I am also reminded of the time when, attending a writers’ conference in the US, the 2006 war broke out. There was no way for me to come back home, and so the two weeks of my trip got transformed into two months. But the worst part was the apathy. When I told my fellow conference attendees I was stuck in the US, one of them answered “oh and did you like the reading yesterday?” – fearing he has not heard well, I repeated that there was no way for me to go back home, to which he replied “… but it was Michael Ondaatje!”
One of the people in that same conference simply said “oh let’s just nuke the whole area!”… I kindly suggested that “before nuking the whole area, it would be gentle and thoughtful to take my family out first.”
So yes, the dream of my life is actually to shovel snow from my driveway in Canada. Or even better, to go there and do my “landing” and then come back to Lebanon through the US all while the “immigration counter” is still ticking for me to go back there and eventually get my nationality when the time comes. A Lebanese doctor I know did exactly that, and lately told me “I am a proud Canadian and I am ready to disavow my Lebanese nationality.” Yeah right, getting the Canadian nationality while playing tricks on the system – isn’t that the epitome of Lebanese behavior and mentality? There’s nothing Canadian about that.
Sure, when you apply to a job in the Gulf (Gulf does not mean permanent immigration by the way, it means extra weight for overindulging in cheap food) as a Canadian national, you get double the offer you get as a Lebanese. Why? Because you beat the system by being in Lebanon when you were supposed to be in Canada (shoveling snow from your driveway).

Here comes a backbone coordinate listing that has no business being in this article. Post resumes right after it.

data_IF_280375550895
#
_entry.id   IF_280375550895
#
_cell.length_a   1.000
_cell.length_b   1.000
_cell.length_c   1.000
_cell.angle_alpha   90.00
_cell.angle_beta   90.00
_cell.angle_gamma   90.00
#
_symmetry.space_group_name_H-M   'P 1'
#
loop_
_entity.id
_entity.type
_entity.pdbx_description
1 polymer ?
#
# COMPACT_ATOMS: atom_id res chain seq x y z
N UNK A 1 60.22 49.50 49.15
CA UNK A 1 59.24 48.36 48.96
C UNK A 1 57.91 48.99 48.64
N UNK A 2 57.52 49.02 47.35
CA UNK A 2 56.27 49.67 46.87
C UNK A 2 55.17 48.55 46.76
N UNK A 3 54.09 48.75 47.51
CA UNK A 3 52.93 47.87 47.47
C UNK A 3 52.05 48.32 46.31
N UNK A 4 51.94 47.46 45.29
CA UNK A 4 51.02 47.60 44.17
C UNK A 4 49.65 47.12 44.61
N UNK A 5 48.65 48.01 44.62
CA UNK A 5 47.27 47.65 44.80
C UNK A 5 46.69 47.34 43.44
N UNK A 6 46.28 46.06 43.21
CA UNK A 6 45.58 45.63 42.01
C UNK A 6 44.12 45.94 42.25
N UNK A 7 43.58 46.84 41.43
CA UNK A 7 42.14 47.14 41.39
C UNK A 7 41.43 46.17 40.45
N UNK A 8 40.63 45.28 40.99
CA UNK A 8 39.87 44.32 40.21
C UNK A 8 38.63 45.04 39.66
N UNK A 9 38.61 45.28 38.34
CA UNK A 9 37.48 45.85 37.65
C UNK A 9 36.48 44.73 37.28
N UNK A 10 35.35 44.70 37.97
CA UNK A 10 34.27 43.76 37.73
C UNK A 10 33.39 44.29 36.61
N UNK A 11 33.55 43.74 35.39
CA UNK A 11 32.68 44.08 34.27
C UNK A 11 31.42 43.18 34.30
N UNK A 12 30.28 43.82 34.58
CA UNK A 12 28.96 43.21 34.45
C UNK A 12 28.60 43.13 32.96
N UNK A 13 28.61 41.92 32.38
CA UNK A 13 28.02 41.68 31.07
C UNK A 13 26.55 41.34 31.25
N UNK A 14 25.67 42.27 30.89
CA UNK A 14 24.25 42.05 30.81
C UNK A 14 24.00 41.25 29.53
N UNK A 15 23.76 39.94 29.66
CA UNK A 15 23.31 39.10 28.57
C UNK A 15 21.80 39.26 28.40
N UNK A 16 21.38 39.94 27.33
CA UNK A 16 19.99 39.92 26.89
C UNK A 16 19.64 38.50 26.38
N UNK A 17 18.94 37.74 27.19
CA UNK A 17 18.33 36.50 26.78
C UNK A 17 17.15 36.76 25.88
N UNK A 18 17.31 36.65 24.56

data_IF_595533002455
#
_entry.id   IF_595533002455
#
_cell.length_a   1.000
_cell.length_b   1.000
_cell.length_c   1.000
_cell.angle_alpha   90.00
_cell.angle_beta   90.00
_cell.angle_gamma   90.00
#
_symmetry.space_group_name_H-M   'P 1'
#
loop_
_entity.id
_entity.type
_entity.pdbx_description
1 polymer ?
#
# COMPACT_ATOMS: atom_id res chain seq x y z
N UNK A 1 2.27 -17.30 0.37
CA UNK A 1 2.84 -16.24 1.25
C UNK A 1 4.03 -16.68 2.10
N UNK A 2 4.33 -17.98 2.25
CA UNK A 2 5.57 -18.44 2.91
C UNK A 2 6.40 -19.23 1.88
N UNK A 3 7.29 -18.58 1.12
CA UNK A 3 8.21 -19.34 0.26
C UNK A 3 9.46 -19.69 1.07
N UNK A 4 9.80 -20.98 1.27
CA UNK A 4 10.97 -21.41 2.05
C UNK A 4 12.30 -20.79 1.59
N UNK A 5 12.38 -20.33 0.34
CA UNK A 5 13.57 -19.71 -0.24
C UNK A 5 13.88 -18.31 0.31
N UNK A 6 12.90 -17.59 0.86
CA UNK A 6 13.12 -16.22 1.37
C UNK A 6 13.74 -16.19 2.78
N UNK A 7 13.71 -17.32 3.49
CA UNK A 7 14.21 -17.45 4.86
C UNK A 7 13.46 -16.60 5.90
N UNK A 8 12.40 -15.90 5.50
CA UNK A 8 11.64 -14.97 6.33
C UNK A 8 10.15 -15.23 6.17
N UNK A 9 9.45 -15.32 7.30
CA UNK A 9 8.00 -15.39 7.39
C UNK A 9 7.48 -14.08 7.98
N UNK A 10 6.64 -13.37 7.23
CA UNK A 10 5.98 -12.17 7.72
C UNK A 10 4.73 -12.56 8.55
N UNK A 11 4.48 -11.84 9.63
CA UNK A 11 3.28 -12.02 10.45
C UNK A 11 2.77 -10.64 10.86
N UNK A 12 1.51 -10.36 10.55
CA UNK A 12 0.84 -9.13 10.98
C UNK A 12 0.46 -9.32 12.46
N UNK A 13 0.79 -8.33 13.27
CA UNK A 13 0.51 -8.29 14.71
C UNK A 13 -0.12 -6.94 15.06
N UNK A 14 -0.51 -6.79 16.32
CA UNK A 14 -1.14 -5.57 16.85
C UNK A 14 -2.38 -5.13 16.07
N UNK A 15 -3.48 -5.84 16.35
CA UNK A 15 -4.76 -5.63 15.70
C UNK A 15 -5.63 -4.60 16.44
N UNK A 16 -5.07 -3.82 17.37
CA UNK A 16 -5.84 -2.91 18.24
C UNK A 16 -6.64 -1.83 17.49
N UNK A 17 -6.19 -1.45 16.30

I hear Australia is nice for immigration. A friend of mine did go to Australia and yes, he did get the nationality as well. When one night his neighbours’ house was on fire, the man intrepidly went there and got the two women out. The next morning, when he said good morning to them, the women dutifully ignored him.  Yes, this gives a totally new interpretation of the theme song from "Neighbours" (that's when good neighbours become good friends).
Do not get me wrong, I am not defending Lebanon. We suck here! We’re in bad shape and I am trying to finish this post before a power outage hits (have you even tried uploading anything bigger than a few hundred Kb? Have you been desperate to do a Skype session with a think tank all while praying to the IT God for not letting you down either on power or on connection?)
But then, maybe immigration is not always the solution. I remember an issue of Colors Magazine (as published by the United Colors of Benetton) and which treated the topic of “Home”.  Some of the sentences that stuck to my mind were “home is where you change your clothes between parties”, or “home is where my mother is”… Whatever your notion of home is, whatever you feel is where you belong (and for a while because of some odd circumstances, home for me was my gmail inbox!), even it is just a "beyt byout" (the make believe game played as children) - just remember the grass is not always greener on the other side.